Objective: In the Apixaban for Prevention of Acute Ischemic Events (APPRAISE-2) trial, the use of apixaban, when compared with placebo, in high-risk patients with a recent acute coronary syndrome (ACS) resulted in a significant increase in bleeding without a reduction in ischaemic events. The aim of this analysis was to provide further description of these bleeding events and to determine the baseline characteristics associated with bleeding in high-risk post-ACS patients.
Methods: APPRAISE-2 was a multinational clinical trial including 7392 high-risk patients with a recent ACS randomised to apixaban (5 mg twice daily) or placebo. Bleeding including Thrombolysis in Myocardial Infarction (TIMI) major or minor bleeding, International Society on Thrombosis and Haemostasis (ISTH) major or clinically relevant non-major (CRNM) bleeding, and any bleeding were analysed using an on-treatment analysis. Kaplan–Meier curves were plotted to describe the timing of bleeding, and a Cox proportional hazards model was used to identify predictors of ISTH major or CRNM bleeding and any bleeding. Median follow-up was 241 days.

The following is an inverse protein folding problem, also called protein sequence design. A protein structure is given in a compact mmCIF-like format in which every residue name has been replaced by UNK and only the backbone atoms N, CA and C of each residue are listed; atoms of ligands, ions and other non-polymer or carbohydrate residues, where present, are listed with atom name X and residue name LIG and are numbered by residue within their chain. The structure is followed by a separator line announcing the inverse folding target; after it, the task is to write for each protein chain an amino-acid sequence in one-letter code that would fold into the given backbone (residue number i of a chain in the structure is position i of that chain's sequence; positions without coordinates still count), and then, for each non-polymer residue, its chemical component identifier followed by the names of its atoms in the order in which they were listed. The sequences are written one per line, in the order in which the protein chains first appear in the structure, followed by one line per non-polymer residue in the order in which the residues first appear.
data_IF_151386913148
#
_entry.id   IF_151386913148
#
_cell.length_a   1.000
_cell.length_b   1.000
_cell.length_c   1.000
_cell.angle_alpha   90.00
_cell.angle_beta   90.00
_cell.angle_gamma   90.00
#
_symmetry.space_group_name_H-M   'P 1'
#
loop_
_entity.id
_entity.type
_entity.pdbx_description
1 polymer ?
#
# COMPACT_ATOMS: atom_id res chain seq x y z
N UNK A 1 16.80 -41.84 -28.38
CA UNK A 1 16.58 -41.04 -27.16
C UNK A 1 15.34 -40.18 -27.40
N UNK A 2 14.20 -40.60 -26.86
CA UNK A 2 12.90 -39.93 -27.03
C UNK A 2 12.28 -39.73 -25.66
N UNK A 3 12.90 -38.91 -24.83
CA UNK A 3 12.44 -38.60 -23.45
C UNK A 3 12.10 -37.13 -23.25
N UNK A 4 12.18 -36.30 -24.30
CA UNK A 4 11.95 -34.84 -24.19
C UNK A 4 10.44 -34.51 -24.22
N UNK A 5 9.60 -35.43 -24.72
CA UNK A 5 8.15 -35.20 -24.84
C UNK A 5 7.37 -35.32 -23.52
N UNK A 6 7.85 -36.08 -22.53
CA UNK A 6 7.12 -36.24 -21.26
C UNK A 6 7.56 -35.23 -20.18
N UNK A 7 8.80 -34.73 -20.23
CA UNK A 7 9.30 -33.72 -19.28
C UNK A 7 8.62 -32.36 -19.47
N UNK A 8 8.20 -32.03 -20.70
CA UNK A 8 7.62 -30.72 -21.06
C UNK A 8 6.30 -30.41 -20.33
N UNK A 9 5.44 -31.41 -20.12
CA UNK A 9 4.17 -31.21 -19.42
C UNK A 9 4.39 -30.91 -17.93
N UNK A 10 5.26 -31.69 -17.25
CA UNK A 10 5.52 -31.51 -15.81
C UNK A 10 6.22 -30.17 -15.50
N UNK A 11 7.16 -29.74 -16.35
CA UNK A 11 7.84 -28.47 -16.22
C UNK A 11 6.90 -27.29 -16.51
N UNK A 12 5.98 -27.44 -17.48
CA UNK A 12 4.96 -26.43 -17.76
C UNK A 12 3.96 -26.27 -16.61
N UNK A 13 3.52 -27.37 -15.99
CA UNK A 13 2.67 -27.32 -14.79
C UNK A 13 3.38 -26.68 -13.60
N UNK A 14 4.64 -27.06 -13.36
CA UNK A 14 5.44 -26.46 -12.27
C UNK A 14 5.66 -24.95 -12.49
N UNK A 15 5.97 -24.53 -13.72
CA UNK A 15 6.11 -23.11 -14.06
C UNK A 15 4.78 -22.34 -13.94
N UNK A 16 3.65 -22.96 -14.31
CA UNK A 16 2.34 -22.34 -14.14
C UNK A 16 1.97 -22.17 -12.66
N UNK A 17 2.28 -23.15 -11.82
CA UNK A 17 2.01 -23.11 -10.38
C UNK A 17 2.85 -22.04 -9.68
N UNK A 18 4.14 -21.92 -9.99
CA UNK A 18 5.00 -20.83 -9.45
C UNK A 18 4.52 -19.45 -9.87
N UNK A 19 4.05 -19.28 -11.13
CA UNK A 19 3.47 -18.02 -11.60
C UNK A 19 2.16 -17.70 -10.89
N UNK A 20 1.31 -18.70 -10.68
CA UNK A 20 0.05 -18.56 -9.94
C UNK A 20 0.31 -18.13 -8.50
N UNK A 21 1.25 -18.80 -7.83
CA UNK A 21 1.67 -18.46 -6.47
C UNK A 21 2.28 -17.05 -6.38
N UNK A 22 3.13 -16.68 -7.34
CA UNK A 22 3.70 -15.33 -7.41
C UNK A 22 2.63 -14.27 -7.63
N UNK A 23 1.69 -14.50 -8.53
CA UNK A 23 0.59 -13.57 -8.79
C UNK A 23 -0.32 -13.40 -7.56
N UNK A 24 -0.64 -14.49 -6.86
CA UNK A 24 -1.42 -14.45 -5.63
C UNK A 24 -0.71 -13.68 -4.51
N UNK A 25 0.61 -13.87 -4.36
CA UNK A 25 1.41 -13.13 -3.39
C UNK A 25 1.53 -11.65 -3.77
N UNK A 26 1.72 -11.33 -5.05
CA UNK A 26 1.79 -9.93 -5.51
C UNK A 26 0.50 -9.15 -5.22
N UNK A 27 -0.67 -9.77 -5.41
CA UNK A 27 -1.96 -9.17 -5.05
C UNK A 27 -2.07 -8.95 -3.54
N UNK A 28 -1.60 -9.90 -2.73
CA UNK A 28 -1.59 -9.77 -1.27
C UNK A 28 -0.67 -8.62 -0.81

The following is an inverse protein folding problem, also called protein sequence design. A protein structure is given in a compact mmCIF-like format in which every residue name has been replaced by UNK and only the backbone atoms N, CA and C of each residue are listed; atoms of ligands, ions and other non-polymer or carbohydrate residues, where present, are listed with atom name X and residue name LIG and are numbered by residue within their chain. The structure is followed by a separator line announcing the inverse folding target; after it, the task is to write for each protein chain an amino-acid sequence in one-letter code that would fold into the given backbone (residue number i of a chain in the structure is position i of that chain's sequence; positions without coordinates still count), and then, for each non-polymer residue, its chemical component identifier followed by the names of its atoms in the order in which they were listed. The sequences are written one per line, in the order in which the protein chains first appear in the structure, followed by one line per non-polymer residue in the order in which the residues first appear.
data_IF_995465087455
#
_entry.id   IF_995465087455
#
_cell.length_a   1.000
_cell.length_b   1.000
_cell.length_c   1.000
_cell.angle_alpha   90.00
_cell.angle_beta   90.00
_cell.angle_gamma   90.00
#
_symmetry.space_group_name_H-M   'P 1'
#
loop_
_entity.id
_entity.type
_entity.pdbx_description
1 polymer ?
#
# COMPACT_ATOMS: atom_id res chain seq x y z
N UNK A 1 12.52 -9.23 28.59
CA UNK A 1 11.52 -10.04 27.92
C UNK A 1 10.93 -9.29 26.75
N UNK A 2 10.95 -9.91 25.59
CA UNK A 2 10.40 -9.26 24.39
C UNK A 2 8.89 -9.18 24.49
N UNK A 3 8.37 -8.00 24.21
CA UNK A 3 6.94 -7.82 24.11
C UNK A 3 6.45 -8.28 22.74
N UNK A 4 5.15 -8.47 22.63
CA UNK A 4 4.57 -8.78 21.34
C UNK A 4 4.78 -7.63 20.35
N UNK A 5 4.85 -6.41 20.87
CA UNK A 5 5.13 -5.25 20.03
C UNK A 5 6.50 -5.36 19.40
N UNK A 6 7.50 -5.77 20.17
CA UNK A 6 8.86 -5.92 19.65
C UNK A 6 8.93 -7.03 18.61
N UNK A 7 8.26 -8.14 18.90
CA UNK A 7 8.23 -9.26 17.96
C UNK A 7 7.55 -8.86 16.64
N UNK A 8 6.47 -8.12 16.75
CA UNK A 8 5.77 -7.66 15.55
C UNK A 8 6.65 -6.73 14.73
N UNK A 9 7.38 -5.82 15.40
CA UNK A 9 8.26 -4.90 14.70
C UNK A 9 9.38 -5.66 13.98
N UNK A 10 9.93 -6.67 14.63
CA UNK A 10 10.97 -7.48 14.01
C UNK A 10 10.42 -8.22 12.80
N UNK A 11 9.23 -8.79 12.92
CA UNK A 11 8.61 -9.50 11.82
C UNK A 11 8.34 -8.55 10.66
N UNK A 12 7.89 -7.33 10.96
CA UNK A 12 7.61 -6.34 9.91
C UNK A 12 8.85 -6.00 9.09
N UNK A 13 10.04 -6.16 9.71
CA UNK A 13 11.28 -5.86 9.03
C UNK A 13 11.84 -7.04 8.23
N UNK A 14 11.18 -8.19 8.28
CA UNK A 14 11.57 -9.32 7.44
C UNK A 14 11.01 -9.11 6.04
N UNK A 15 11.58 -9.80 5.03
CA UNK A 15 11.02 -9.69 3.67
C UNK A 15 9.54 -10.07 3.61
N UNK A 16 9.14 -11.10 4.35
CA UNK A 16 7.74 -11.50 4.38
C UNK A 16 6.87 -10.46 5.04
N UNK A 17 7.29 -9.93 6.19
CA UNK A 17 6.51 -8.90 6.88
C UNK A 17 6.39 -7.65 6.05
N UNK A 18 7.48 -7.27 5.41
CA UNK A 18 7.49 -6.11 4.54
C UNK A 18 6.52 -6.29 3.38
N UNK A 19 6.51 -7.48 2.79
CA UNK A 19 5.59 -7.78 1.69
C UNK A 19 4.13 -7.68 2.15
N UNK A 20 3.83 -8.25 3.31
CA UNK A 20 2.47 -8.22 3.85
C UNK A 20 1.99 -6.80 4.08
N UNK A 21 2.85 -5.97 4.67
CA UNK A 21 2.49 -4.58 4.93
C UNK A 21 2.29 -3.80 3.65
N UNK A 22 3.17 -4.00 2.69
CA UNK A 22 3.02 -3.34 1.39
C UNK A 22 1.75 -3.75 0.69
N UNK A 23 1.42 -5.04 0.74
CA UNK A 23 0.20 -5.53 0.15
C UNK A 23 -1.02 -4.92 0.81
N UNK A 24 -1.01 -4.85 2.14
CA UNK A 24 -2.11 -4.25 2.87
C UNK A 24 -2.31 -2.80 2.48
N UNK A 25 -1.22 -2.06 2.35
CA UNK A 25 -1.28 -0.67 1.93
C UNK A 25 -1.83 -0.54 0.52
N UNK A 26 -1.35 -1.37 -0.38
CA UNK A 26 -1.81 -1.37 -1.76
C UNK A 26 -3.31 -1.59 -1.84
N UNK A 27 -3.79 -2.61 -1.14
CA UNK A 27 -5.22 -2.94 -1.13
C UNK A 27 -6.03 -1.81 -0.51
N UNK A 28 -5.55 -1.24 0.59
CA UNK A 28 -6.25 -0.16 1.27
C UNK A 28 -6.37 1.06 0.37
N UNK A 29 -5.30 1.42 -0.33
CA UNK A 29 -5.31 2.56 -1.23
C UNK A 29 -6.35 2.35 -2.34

Results: The proportion of patients who experienced TIMI major or minor, ISTH major or CRNM, and any bleeding was 1.5%, 2.2% and 13.3%, respectively. The incidence of bleeding was highest in the immediate post-ACS period (0.11 in the first 30 days vs 0.03 after 30 days events per 1 patient-year); however, >60% of major bleeding events occurred >30 days after the end of the index hospitalisation. Gastrointestinal bleeding was the most common cause of major bleeding, accounting for 45.9% of TIMI major or minor and 39.5% of ISTH major or CRNM bleeding events. Independent predictors of ISTH major or CRNM bleeding events included older age, renal dysfunction, dual oral antiplatelet therapy, smoking history, increased white cell count and coronary revascularisation.
Conclusions: When compared with placebo, the use of apixaban is associated with an important short-term and long-term risk of bleeding in high-risk post-ACS patients, with gastrointestinal bleeding being the most common source of major bleeding. The baseline predictors of major bleeding appear to be consistent with those identified in lower-risk ACS populations with shorter-term follow-up.